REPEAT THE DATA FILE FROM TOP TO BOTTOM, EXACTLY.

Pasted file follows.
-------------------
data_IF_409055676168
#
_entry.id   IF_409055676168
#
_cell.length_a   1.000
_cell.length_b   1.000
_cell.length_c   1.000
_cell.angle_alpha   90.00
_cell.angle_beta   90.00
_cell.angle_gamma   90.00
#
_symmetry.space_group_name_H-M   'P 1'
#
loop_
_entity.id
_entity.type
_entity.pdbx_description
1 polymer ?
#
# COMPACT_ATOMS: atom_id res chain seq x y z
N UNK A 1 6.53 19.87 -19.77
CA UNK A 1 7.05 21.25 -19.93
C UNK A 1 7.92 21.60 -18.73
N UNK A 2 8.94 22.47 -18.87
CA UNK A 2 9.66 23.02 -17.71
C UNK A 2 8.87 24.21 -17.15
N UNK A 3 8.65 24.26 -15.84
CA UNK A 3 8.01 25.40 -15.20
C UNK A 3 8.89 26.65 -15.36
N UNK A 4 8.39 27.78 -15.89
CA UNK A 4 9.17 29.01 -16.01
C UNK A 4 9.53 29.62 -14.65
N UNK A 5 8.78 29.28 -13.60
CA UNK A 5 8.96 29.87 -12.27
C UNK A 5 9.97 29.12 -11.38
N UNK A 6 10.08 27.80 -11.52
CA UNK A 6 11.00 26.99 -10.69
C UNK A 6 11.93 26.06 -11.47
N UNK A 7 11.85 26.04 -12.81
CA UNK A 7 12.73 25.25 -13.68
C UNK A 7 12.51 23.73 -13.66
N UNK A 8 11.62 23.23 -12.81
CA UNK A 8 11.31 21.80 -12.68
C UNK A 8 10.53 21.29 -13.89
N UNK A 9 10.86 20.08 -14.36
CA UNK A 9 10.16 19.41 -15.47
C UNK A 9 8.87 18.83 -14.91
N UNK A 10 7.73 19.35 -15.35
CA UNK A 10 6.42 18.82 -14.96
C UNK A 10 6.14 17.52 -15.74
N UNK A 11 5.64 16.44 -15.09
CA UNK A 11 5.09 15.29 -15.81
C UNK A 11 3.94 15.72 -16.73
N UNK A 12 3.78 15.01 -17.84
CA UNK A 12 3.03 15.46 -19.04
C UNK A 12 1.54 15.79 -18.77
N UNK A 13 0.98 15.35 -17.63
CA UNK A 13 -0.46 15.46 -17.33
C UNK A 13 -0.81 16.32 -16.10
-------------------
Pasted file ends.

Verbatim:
data_IF_409055676168
#
_entry.id   IF_409055676168
#
_cell.length_a   1.000
_cell.length_b   1.000
_cell.length_c   1.000
_cell.angle_alpha   90.00
_cell.angle_beta   90.00
_cell.angle_gamma   90.00
#
_symmetry.space_group_name_H-M   'P 1'
#
loop_
_entity.id
_entity.type
_entity.pdbx_description
1 polymer ?
#
# COMPACT_ATOMS: atom_id res chain seq x y z
N UNK A 1 6.53 19.87 -19.77
CA UNK A 1 7.05 21.25 -19.93
C UNK A 1 7.92 21.60 -18.73
N UNK A 2 8.94 22.47 -18.87
CA UNK A 2 9.66 23.02 -17.71
C UNK A 2 8.87 24.21 -17.15
N UNK A 3 8.65 24.26 -15.84
CA UNK A 3 8.01 25.40 -15.20
C UNK A 3 8.89 26.65 -15.36
N UNK A 4 8.39 27.78 -15.89
CA UNK A 4 9.17 29.01 -16.01
C UNK A 4 9.53 29.62 -14.65
N UNK A 5 8.78 29.28 -13.60
CA UNK A 5 8.96 29.87 -12.27
C UNK A 5 9.97 29.12 -11.38
N UNK A 6 10.08 27.80 -11.52
CA UNK A 6 11.00 26.99 -10.69
C UNK A 6 11.93 26.06 -11.47
N UNK A 7 11.85 26.04 -12.81
CA UNK A 7 12.73 25.25 -13.68
C UNK A 7 12.51 23.73 -13.66
N UNK A 8 11.62 23.23 -12.81
CA UNK A 8 11.31 21.80 -12.68
C UNK A 8 10.53 21.29 -13.89
N UNK A 9 10.86 20.08 -14.36
CA UNK A 9 10.16 19.41 -15.47
C UNK A 9 8.87 18.83 -14.91
N UNK A 10 7.73 19.35 -15.35
CA UNK A 10 6.42 18.82 -14.96
C UNK A 10 6.14 17.52 -15.74
N UNK A 11 5.64 16.44 -15.09
CA UNK A 11 5.09 15.29 -15.81
C UNK A 11 3.94 15.72 -16.73
N UNK A 12 3.78 15.01 -17.84
CA UNK A 12 3.03 15.46 -19.04
C UNK A 12 1.54 15.79 -18.77
N UNK A 13 0.98 15.35 -17.63
CA UNK A 13 -0.46 15.46 -17.33
C UNK A 13 -0.81 16.32 -16.10